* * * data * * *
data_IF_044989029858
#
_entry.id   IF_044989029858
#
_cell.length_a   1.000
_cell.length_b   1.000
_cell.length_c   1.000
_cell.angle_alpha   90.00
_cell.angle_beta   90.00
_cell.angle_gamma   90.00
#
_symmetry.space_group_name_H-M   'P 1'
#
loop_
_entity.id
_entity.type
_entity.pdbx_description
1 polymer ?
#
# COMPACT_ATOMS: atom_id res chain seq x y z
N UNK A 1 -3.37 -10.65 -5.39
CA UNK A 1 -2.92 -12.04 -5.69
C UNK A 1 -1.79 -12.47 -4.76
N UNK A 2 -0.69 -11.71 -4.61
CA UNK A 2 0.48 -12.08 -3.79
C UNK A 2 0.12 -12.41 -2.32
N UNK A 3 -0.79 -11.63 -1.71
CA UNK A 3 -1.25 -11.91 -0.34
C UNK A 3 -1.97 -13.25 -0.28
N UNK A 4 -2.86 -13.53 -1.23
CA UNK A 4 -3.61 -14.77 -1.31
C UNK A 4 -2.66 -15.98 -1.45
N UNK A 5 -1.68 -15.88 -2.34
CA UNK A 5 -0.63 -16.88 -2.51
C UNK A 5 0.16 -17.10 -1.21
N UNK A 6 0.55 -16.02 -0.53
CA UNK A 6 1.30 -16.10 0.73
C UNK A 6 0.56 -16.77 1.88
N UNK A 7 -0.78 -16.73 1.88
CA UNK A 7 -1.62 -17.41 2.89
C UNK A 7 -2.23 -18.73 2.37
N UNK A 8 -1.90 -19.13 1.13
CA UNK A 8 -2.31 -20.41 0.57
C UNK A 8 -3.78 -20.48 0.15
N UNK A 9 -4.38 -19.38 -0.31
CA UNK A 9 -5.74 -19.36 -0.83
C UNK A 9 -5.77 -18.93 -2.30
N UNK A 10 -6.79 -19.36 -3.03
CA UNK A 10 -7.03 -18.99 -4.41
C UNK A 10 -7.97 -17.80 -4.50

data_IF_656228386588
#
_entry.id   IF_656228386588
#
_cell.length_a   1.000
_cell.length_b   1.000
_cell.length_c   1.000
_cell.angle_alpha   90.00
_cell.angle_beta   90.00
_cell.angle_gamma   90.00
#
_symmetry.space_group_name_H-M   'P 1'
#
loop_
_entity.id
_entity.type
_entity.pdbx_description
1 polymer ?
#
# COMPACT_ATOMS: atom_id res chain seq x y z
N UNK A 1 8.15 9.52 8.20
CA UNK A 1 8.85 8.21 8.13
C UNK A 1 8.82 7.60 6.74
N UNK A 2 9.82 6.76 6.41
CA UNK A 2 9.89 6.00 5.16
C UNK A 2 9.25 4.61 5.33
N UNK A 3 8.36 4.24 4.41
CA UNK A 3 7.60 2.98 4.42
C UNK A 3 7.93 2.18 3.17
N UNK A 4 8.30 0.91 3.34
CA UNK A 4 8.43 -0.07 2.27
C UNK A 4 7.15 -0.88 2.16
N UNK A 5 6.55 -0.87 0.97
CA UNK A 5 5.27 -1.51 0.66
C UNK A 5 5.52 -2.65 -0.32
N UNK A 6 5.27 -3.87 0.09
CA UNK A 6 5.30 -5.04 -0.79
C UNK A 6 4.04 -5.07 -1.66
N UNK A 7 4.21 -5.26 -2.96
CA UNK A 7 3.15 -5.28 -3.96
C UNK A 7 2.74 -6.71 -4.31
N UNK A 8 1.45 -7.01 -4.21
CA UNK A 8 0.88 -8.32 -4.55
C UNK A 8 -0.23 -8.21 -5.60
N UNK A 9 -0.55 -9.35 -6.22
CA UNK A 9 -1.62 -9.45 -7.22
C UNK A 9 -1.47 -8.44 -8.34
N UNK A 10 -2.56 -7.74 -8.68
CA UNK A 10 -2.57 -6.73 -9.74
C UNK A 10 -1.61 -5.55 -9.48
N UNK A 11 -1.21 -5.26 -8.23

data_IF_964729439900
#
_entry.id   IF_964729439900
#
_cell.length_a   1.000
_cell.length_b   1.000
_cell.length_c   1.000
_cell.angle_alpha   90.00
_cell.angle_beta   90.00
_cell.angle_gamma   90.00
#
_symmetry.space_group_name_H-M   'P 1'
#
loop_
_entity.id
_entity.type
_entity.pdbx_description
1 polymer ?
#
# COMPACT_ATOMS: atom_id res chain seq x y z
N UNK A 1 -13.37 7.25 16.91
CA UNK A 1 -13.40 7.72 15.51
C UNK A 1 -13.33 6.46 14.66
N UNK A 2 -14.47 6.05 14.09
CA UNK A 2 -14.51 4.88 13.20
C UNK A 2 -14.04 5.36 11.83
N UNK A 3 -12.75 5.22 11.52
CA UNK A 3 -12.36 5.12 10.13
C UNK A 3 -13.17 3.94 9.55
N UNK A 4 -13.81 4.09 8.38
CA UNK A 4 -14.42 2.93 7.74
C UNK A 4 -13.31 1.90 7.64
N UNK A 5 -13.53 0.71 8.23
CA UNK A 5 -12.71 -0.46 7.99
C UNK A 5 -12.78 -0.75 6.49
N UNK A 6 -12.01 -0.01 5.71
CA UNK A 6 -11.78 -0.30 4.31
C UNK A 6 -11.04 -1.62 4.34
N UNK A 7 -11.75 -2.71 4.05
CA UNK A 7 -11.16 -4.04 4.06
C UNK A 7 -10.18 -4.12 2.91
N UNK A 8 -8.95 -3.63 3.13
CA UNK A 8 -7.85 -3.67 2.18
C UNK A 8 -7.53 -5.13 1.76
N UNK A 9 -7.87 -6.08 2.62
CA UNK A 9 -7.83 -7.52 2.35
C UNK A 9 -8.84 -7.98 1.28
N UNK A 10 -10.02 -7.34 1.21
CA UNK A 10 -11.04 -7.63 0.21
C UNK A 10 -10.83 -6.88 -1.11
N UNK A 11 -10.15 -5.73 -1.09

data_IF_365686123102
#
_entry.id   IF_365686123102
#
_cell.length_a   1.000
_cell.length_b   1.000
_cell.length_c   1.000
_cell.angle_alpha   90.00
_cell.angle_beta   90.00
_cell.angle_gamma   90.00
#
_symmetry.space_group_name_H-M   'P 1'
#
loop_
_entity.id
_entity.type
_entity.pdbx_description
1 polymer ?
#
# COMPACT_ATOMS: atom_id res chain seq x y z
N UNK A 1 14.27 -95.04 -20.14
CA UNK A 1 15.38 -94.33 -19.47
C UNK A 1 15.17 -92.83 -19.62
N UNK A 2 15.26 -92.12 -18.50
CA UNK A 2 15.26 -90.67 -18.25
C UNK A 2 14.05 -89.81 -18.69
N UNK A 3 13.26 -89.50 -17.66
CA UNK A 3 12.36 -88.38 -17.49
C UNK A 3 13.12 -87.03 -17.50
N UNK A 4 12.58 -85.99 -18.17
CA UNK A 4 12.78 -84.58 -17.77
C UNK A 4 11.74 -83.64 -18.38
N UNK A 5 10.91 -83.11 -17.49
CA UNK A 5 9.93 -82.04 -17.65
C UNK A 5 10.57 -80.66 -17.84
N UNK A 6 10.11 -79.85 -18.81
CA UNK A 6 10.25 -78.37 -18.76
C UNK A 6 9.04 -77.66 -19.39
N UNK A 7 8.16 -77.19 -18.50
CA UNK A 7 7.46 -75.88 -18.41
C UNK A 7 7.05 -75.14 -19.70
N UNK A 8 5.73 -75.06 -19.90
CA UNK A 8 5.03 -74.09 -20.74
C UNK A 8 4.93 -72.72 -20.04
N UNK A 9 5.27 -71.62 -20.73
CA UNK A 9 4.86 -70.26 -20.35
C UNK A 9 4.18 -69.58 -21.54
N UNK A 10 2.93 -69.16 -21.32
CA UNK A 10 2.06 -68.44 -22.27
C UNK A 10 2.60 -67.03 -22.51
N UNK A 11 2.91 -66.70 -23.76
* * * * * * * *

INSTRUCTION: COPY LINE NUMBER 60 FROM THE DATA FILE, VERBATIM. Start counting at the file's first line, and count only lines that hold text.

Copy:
_cell.angle_gamma   90.00